Mississippi 6

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BIOGRAPHICAL INFORMATION

AGE: 45

DATE OF BIRTH (DD/MM/YYYY): 12/11/1970

PLACE OF BIRTH: Clarksdale, Mississippi

GENDER: female

ETHNICITY: Caucasian

OCCUPATION: writer

EDUCATION: master’s degree

AREA(S) OF RESIDENCE OUTSIDE REPRESENTATIVE REGION FOR LONGER THAN SIX MONTHS:

Subject has never lived outside Mississippi. She grew up in Friars Point, near Clarksdale.

OTHER INFLUENCES ON SPEECH:

She mentions that she smoked for two years while in high school as an influence on her speech.

The text used in our recordings of scripted speech can be found by clicking here.

RECORDED BY: Mendy McMasters

DATE OF RECORDING (DD/MM/YYYY): 30/09/2016

PHONETIC TRANSCRIPTION OF SCRIPTED SPEECH: N/A

TRANSCRIBED BY: N/A

DATE OF TRANSCRIPTION (DD/MM/YYYY): N/A

ORTHOGRAPHIC TRANSCRIPTION OF UNSCRIPTED SPEECH:

Um, I am from this area. I have lived here all my life. I live about five miles from the college, um, on the site of an old plantation. Um, when I was first married, which was very young, when I was 18. I’ve been married 27 years now. I grew up across the street from my husband, in a really small river town here called Friars Point. Um, we lived in the original plantation house when we first got married; it was built in 1882. Um, it’s on school section, 16 Section land now, so we were forced out of there when the water situation got really bad; it was just not a good situation with the water; we had a baby, so we moved. And the house now, sadly, is almost on the ground. It has just, um — it looks like the earth is about to swallow it up. The, um, school board obviously couldn’t afford to maintain it; they wouldn’t allow us to buy it, because it was sitting on 16 Section land, but there were hand-carved mantles; there was original wallpaper, which I’ve got some pieces of framed in my home now. So we moved to Clarksdale, and we lived in Clarksdale for 13 years, and we had a son on — my daughter’s the oldest, and we lived here for 13 years and then, one of the same houses on the plantation, which is called King and Anderson — around here it’s still known as King and Anderson — um, this would have been the grandson of the original house built in 1882; the house was still, this house was still there built in probably the ’50s, and so it had been left, um, abandoned, so it had been vandalized, and it was in terrible condition; went under foreclosure; my husband bought it, we completely renovated it, um, and so that’s where we live now, and so that’s the story.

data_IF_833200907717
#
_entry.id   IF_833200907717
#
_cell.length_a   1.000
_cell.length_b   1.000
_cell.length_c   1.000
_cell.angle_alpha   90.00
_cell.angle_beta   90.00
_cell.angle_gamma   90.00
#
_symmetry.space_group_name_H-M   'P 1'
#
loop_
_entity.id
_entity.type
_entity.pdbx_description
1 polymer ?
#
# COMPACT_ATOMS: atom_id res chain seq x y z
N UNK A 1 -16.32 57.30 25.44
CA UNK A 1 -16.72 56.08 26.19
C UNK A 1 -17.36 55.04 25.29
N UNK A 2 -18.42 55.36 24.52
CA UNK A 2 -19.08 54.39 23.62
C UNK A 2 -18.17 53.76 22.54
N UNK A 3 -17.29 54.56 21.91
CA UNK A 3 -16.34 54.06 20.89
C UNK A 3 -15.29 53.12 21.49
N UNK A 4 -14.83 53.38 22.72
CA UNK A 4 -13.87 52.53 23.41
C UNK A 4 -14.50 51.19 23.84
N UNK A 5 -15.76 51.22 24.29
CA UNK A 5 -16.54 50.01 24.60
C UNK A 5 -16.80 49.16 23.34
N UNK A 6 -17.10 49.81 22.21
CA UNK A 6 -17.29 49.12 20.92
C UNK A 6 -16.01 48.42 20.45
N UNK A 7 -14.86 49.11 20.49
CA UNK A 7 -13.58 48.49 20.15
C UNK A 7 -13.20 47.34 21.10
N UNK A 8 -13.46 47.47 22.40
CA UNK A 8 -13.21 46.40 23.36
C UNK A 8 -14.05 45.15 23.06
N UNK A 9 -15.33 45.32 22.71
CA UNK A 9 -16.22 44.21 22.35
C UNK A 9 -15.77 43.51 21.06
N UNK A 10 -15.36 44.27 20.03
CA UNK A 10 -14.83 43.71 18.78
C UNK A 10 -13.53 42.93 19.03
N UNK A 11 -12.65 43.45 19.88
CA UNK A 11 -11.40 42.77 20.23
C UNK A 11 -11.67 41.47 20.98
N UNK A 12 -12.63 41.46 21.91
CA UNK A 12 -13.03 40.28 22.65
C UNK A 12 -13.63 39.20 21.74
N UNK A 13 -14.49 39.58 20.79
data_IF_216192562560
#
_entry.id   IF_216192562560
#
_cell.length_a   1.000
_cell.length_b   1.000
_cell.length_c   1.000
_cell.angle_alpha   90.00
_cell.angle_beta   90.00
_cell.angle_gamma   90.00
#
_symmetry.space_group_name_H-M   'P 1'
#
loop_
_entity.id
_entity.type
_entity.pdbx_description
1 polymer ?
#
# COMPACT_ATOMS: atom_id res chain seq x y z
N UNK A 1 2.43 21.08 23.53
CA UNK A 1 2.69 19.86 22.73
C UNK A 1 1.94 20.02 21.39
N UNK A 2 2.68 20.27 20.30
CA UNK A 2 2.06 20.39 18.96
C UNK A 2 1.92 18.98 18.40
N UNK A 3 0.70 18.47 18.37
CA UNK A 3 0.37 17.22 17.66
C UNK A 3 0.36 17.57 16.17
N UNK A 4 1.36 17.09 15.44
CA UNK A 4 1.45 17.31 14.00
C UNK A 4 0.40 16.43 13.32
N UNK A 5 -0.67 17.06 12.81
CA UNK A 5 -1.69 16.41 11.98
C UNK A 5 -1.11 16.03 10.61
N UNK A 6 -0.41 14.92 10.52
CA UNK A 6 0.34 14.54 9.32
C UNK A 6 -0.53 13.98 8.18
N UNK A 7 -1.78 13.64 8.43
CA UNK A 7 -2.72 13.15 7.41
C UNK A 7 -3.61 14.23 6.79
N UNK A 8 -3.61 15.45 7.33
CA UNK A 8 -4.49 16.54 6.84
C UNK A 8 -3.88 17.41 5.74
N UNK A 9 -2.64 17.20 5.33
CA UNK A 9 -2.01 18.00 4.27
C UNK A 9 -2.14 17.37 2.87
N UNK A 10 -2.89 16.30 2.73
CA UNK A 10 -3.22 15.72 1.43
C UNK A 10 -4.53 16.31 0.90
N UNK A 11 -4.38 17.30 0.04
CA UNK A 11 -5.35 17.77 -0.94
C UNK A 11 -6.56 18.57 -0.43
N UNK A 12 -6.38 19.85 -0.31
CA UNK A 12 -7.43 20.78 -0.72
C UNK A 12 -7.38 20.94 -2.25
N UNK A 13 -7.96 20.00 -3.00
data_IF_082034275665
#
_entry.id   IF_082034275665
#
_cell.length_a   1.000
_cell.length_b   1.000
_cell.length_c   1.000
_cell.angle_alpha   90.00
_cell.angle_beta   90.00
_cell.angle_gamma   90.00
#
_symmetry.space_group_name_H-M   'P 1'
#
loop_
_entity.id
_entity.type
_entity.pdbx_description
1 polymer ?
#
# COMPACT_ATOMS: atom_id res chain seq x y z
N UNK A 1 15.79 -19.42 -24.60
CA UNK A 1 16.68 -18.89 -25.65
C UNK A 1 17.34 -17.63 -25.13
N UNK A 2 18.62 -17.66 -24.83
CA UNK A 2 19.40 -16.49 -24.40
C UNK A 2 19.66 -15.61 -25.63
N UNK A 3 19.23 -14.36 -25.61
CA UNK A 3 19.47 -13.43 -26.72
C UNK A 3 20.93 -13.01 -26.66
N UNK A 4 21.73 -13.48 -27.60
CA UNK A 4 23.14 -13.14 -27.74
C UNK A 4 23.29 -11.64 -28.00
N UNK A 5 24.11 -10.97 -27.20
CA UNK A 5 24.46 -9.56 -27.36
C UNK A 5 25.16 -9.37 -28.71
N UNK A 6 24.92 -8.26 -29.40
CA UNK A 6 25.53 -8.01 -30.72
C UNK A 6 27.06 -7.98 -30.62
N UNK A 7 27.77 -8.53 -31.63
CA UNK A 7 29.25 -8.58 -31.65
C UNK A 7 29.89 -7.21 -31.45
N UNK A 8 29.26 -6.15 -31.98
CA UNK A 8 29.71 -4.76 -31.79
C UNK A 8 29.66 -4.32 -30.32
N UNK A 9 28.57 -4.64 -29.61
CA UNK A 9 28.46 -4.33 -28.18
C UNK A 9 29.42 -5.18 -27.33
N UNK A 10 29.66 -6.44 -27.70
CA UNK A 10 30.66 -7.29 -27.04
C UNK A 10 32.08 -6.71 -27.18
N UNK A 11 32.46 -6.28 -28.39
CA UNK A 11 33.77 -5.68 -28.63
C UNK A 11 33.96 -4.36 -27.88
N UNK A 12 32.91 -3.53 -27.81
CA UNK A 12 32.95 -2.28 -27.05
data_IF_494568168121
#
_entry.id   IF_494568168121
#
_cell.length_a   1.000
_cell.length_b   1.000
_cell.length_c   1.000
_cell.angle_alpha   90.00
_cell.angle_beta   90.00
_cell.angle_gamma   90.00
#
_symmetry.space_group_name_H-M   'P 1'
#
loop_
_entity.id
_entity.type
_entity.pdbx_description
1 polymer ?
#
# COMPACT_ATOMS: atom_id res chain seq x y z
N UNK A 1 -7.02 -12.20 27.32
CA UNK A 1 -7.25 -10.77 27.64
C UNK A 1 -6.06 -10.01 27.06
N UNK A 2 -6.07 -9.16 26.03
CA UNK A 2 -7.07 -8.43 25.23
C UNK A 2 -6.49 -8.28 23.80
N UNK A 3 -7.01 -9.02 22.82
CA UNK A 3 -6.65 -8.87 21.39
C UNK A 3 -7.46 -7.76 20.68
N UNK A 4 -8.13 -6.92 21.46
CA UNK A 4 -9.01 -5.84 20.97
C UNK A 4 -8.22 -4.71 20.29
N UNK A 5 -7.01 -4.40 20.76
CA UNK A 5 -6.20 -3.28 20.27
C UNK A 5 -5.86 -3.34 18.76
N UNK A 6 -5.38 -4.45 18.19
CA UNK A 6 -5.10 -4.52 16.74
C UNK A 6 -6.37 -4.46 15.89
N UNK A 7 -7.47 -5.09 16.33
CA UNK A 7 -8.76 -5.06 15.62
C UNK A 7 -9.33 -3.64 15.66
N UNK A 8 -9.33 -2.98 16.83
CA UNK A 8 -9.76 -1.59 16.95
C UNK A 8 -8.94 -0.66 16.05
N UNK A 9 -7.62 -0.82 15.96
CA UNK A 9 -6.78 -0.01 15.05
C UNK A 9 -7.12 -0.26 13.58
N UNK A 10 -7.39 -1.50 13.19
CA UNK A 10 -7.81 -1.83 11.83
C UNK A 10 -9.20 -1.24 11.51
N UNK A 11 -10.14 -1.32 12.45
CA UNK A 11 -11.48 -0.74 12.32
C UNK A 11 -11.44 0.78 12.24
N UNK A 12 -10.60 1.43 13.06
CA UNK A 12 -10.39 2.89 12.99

TRANSCRIBED BY: Mendy McMasters

DATE OF TRANSCRIPTION (DD/MM/YYYY): 06/10/2016

PHONETIC TRANSCRIPTION OF UNSCRIPTED SPEECH: N/A

TRANSCRIBED BY: N/A

DATE OF TRANSCRIPTION (DD/MM/YYYY): N/A

SCHOLARLY COMMENTARY: N/A

COMMENTARY BY: N/A

DATE OF COMMENTARY (DD/MM/YYYY): N/A

The archive provides:

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